Since the new Apple Watch uses an integrated eSIM and will be sharing the same number as your iPhone, Apple has been able to design the process of activating cellular service on the wearable device to be as simple as possible. While the experience may vary between different carriers, it appears that in mosts cases you won’t need to worry about calling your carrier to activate any kind of new plan — when setting up a new Apple Watch, the setup wizard in the iPhone Watch app on iOS 11 will take you through the process of activating cellular service with your carrier by taking you through a series of carrier-specific screens that open in an integrated browser view. In our case, activating on Bell Mobility in Canada, we were presented with a series of four screens, first showing us the “Smartwatch” plan fees involved, then prompting us to sign in with our “MyBell” account credentials, asking us to confirm our emergency address, and then showing a final confirmation screen before returning us to a final confirmation in the Watch app. The entire process took under a minute.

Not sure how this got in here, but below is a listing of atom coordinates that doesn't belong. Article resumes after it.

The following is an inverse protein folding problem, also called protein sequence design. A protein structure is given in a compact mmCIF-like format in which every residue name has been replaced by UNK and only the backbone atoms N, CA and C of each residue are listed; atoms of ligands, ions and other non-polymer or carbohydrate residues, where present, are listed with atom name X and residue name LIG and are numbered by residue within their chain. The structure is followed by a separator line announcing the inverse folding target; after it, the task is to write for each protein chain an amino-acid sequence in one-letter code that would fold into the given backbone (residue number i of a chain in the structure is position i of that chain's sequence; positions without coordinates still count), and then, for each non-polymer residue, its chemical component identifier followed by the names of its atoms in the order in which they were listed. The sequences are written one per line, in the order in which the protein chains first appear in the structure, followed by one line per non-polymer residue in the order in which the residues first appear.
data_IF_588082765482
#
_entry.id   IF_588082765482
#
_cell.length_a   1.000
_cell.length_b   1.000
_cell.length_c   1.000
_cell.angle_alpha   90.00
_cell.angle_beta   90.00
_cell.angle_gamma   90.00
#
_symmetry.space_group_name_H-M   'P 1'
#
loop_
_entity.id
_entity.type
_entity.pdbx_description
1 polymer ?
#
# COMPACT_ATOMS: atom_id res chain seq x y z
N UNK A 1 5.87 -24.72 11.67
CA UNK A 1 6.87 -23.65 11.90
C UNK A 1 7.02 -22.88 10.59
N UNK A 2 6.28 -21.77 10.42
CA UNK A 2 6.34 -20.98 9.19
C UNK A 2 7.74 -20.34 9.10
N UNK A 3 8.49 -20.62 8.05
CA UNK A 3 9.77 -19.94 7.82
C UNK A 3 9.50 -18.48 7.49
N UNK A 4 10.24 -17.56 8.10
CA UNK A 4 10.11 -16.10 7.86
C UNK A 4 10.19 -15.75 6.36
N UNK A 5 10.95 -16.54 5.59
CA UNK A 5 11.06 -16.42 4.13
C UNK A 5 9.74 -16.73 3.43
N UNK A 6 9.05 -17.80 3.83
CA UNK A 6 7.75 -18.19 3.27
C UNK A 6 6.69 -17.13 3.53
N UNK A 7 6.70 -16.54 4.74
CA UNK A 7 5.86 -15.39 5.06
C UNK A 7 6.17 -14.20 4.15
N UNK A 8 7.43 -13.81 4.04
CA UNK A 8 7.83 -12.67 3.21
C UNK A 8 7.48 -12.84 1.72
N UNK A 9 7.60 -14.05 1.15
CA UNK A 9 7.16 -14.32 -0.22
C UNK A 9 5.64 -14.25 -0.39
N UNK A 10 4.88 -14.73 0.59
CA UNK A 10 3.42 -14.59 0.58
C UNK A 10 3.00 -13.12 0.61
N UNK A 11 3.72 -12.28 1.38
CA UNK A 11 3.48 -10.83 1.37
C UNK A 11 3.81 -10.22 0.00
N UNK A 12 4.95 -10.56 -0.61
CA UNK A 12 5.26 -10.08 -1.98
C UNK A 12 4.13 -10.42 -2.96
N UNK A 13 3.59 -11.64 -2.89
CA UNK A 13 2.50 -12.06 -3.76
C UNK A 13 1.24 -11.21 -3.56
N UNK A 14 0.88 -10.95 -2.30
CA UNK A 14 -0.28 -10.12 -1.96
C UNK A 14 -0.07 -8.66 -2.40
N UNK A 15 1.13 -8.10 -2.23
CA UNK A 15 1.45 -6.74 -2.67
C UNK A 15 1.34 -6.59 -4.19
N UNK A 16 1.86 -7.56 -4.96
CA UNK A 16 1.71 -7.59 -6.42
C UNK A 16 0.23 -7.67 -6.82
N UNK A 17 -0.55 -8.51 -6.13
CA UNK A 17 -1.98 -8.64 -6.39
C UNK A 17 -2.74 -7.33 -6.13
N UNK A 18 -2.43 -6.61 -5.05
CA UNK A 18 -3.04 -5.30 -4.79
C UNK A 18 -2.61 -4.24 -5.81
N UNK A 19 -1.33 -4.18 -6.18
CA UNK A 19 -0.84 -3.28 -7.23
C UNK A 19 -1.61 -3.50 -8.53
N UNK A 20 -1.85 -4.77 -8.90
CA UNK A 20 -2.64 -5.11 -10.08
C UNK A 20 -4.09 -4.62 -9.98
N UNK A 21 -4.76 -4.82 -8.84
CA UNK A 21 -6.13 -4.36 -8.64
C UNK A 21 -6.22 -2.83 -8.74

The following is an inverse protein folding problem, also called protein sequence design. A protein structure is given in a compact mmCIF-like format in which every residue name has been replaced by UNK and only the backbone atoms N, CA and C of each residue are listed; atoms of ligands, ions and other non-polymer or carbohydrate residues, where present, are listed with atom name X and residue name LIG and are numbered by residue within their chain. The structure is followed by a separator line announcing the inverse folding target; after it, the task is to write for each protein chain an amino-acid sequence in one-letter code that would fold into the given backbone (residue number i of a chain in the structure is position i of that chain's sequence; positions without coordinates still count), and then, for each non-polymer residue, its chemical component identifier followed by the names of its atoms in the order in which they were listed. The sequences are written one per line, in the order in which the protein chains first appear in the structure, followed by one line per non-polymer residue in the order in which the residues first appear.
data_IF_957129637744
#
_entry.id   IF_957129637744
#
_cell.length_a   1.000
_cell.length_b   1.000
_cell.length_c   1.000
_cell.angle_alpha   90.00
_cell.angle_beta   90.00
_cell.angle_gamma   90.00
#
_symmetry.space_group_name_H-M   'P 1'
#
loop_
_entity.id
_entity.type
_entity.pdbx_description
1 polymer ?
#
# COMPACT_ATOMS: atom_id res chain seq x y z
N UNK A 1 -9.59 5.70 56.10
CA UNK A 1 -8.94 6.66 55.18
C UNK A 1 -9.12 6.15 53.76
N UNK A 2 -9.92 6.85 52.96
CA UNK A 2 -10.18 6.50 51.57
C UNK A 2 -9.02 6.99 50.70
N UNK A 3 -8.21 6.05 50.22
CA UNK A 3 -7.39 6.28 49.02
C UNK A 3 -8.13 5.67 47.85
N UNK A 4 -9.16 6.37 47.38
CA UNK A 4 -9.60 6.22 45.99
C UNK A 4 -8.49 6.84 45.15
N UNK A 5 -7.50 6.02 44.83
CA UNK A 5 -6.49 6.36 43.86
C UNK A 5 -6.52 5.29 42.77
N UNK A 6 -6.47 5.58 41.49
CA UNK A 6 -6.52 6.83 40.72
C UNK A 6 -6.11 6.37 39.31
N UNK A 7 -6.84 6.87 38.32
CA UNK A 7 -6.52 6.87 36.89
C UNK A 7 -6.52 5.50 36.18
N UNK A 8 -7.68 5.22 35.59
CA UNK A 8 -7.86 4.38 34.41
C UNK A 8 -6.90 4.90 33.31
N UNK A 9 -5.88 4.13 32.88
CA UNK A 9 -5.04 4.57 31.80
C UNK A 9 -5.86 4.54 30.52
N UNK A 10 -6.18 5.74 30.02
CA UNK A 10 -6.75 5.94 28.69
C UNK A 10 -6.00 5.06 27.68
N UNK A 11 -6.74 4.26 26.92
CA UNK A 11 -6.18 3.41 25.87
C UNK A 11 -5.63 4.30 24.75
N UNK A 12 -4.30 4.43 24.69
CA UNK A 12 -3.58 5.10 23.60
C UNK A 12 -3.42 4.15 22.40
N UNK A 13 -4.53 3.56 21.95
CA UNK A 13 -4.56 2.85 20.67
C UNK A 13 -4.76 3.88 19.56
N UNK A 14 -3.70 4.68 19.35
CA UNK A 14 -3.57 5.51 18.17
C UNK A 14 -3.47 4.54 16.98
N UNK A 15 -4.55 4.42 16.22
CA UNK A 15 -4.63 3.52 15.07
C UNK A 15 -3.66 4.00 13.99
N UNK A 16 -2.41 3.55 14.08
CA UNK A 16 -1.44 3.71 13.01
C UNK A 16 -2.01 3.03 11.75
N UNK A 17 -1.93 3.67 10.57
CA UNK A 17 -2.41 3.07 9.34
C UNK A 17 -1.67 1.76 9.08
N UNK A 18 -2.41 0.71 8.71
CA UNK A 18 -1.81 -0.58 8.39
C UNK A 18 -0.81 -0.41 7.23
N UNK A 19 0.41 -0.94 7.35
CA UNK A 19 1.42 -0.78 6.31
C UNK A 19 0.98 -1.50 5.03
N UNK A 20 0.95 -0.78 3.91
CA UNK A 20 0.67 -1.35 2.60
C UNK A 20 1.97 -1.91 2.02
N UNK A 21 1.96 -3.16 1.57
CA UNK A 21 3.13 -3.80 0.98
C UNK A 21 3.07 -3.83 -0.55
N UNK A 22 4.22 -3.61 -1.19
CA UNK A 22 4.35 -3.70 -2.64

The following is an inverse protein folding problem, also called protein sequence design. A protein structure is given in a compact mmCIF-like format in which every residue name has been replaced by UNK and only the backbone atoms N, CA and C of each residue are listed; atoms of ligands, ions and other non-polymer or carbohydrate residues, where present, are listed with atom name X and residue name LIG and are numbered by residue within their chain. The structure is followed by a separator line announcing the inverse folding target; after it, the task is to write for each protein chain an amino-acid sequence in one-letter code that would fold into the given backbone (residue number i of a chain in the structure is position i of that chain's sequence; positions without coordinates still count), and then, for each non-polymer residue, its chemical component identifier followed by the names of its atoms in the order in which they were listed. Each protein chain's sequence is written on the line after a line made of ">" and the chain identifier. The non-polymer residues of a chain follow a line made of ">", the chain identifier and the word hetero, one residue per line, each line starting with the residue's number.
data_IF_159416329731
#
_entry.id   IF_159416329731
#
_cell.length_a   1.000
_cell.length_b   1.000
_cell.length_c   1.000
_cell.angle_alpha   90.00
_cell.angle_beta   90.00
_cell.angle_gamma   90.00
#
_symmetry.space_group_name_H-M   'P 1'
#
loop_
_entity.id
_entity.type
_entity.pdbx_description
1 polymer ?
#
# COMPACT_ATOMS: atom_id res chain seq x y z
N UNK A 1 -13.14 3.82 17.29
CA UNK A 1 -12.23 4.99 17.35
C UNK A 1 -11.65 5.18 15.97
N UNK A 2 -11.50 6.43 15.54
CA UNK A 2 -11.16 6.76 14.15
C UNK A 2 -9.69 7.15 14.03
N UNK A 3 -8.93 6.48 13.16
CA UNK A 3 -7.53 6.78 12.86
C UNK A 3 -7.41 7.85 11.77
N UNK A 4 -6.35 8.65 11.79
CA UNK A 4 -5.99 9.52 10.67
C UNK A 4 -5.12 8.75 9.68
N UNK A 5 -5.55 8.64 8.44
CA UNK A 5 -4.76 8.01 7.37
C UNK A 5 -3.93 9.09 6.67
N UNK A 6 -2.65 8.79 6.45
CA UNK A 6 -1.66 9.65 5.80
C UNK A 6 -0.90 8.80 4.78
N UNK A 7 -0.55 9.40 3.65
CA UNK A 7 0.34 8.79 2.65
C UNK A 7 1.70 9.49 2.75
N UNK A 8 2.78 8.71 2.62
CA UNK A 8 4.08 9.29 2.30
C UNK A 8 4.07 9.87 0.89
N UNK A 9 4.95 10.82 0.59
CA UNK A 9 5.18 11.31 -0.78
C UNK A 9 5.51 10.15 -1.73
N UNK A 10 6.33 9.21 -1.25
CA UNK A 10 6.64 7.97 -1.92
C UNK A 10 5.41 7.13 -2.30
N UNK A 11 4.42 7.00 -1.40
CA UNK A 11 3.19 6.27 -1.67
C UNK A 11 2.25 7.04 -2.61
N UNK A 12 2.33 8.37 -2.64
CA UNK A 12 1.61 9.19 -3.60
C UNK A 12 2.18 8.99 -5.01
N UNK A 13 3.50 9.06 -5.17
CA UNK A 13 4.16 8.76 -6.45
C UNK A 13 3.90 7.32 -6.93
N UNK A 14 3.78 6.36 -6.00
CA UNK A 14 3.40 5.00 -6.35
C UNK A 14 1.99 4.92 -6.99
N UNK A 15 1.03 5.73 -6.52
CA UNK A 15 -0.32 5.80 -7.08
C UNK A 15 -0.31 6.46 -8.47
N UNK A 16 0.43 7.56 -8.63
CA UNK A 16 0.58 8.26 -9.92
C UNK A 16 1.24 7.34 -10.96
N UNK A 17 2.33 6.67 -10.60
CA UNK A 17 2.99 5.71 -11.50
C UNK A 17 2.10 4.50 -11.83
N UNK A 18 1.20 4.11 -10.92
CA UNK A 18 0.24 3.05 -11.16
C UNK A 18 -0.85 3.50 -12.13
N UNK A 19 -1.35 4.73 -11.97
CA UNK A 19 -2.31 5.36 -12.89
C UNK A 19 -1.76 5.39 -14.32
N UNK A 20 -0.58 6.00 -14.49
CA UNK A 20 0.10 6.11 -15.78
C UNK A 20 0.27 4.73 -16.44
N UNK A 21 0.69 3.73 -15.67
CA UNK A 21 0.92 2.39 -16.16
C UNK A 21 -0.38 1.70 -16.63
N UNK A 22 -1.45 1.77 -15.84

In our case, we also received a text message confirmation from the provider. Further, despite the fact that the Apple Watch shares the same mobile number as the iPhone for placing and receiving calls, for billing purposes your carrier may assign another phone number as a “device identification number,” and in Bell’s case this number appeared in the e-mail confirmation that arrived, which is unfortunately confusing as it may lead some users to suppose that this is the actual number assigned to the Apple Watch.
The Apple Watch Series 3 also provides a new “Cellular” section in the Watch iPhone app that allows you to check your data usage. You can also access options for managing your carrier account or removing your carrier plan by tapping on the “i” button to the right of your carrier name; these options will take you to back to carrier-specific pages with options for things like updating your emergency address, viewing your plan info, or reconnecting your cellular service in the event that something has gone wrong. Again, these options will vary from carrier to carrier.